Martin, I will try to explain my set up for stem rabbet.

First I made exact copy of stem from scrap piece of wood (in my example 5mm MDF plate). On that “copy” cutout is made on place where rabbet should be. Width of  cutout must be the same as pin guide on milling machine. After that is complete, template is attached on “real” stem. Alignment is easy, because shape of template is exact same as stem. Now I put this assembly on milling machine facing template upside down. Everything is now formerly laying on guide pin and piece of wood which serves as baseplate (pin should not be longer than depth of cutout in template). Feed rate is controlled by hand. I hope that helps.


Hamilton, deck has laser engraved lines . Actually it looks very authentic and with staining  with proper color will look good.

My plan is to use deck as sub-deck on which individual planks will be laid. Where I see real challenge is that planks on this model are not straight, but laid in curvature shape like on real ship. I already get some ideas from  Dr. Mike DVD Model Ship Building Secrets.


Thanks again to all of you for stopping by and comments :).



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Hi Simon


Makes perfect sense,  I've just had one of those 'why didn't I think of that' moments, so simple when you think about it!  That's going to come in handy for my next intended build, scratch model of Marie Sophie from the Underhill plans, got to finish 'Revenge' first though. Many thanks.





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  • 5 weeks later...
While finishing first planking, I have decided to break a routine and play a little bit with oils, waxes,... for final finish.


On the first picture all used materials could be seen and on second samples on wood. For all finishes 2 coats were used, always rubbed with 0000 steel wool between coats and also on final coat.


I tried my best to represent actual colors on picture, but nevertheless all efforts (shoot in RAW, additional flash lightning, manipulation in LightRoom) colors in real looks little different - better. 


Final decision will wait a little bit, because I am also trying different methods for aging. Currently I am leaning towards nr. 1. 


A little note to "odd" look of nr. 1. and 5. On corners bitumen mix was used for aging and I made mistake rubbing it with steel wool.



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Ian, welcome aboard :)  .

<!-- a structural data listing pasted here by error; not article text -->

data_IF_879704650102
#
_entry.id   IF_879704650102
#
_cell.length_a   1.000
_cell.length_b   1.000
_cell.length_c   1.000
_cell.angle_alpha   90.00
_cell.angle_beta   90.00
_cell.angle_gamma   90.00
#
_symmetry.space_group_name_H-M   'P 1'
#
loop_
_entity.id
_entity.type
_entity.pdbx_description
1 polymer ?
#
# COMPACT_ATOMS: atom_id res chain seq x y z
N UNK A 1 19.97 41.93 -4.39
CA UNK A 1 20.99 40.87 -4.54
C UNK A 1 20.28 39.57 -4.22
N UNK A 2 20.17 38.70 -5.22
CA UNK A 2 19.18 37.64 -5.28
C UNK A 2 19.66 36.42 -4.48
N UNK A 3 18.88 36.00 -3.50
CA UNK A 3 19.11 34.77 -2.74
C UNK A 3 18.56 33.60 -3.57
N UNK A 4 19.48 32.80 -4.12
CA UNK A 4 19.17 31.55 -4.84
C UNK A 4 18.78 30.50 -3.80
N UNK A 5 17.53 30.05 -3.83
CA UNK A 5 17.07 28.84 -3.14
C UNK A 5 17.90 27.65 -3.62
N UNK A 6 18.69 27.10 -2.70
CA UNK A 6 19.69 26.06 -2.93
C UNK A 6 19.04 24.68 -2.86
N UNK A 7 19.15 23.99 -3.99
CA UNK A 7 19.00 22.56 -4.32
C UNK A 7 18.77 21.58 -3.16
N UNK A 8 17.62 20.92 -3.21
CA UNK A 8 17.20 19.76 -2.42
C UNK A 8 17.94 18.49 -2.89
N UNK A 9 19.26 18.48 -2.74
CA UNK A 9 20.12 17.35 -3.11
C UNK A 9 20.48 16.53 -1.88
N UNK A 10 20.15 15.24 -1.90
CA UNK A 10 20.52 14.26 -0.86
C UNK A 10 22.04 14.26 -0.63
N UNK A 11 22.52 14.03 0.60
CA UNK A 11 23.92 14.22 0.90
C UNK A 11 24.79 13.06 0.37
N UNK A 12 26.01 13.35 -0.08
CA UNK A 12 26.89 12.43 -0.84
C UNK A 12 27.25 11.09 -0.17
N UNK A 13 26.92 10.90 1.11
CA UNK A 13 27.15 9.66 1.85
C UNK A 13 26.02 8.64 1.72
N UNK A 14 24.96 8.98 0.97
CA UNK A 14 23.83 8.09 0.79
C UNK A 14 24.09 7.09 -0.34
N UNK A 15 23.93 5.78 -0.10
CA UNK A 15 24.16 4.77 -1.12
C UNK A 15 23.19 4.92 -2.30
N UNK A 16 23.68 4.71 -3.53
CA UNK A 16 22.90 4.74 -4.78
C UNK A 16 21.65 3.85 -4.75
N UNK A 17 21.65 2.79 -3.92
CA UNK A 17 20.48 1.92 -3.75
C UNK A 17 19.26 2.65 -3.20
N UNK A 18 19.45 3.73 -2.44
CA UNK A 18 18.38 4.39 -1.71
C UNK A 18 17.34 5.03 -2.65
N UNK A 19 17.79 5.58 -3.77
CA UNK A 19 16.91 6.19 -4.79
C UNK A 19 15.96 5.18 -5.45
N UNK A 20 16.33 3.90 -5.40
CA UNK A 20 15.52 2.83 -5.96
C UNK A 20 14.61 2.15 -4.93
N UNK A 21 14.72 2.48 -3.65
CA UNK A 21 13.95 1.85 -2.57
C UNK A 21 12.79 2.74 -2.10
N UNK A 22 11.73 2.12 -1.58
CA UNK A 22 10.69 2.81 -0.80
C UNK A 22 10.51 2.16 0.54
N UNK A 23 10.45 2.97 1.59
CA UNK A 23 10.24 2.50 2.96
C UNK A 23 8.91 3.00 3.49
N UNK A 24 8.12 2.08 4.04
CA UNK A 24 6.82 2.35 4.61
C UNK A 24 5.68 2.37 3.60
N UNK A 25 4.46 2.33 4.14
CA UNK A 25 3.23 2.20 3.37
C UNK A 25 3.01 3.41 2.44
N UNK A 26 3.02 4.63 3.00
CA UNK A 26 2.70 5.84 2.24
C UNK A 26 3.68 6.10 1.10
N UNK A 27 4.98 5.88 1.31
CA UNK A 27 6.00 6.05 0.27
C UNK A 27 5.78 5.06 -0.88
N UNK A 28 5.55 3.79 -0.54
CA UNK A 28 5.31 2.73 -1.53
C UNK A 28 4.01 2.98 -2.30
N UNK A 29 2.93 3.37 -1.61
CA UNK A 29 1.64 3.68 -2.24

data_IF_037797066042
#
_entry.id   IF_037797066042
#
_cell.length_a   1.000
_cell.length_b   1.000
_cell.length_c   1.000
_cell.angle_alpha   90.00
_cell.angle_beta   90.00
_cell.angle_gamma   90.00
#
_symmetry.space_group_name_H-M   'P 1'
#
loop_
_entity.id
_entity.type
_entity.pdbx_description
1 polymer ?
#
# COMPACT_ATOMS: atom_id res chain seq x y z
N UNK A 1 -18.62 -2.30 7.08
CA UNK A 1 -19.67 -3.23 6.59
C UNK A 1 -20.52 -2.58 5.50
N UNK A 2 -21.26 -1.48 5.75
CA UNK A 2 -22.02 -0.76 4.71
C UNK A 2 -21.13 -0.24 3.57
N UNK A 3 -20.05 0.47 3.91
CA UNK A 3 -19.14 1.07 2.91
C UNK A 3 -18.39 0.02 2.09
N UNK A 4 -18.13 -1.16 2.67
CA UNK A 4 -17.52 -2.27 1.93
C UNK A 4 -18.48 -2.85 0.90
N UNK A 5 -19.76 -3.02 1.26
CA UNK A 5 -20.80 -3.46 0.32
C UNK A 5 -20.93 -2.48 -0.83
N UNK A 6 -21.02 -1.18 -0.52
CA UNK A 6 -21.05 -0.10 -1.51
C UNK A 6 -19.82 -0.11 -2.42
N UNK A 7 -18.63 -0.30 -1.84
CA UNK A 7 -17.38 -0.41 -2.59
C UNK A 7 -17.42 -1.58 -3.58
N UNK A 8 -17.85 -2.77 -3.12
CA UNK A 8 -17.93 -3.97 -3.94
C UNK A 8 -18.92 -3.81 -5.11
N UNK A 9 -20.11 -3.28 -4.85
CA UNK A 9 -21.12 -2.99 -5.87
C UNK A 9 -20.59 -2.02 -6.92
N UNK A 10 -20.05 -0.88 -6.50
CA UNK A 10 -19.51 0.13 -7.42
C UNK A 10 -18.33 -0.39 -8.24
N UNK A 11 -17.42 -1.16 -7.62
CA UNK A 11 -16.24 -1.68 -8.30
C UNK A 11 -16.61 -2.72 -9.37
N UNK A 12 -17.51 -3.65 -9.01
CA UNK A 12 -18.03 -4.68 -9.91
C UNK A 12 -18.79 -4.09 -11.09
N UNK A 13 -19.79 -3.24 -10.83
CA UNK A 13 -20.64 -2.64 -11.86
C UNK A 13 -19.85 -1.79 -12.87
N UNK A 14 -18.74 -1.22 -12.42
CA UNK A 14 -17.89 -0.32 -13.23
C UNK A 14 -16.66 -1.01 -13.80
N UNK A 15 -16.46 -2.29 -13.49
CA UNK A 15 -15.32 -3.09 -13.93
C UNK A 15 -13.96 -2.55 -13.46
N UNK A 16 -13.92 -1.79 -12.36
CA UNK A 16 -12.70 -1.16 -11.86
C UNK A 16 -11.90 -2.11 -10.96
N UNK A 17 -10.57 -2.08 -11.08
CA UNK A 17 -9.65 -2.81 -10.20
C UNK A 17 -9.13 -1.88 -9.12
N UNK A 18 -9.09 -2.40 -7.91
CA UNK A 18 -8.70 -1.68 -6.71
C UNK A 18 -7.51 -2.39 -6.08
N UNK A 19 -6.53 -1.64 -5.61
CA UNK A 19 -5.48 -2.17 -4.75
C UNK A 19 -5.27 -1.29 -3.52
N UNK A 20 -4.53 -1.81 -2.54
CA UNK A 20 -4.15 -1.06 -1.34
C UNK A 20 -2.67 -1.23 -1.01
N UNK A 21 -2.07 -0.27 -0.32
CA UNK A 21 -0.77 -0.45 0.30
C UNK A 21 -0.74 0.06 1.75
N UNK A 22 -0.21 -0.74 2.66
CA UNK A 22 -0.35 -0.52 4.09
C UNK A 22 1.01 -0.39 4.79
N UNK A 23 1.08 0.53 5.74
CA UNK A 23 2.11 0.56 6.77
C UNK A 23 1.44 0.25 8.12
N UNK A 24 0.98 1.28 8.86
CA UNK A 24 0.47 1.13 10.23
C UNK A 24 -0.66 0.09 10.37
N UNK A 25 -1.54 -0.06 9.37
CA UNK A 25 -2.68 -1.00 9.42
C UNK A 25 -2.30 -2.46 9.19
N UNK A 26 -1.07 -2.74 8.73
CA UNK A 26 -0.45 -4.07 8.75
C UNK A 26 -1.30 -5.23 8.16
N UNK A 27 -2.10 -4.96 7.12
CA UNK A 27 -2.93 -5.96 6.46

@Nirvana. I am slowly preparing my workshop for future fully scratch build project (or more of them). Proxxon tools are great tools for their value. Also I modified almost every one of them and get better and more precise tool. Only sponsor is my wife who allowed me all these toys :)  .
Today I made better, more realistic, picture of final finish, using different light source, camera settings and post-production.
On sample 1. Hard wax is used to simulate caulking. Nigel described this technique here.



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  • 4 weeks later...
First planking is finished and sanded. No wood filler was needed.


For correct location of gunports and "oarports" I refer to plans and not kit templates. After numerous times of measure - mark - check, correct (I hope ) locations were marked. After additional checking all gunports are within 0,5mm. 


Note: After comparing actual locations transferred from plans and kit templates there are quite a difference. From my opinion templates are not correct.







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Finally working with some pear wood again  :) .


Gunports dimensions were done to correct size with templates for vertical and horizontal dimensions. Openings were done bigger, because they are going to be planked with pear wood inside for more authentic look. 


Currently I am having a lot of fun planking openings  :) .





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  • 1 year later...



very nice build.


If you cut the parts of the components for the stem, you have to look to the grain of the wood. It should be always in the longitudinal direction of the part and not perpendicular as seen on your stem. Take this for the future and don't changeit on your model, after coppering not much will be seen from this.

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  • 1 month later...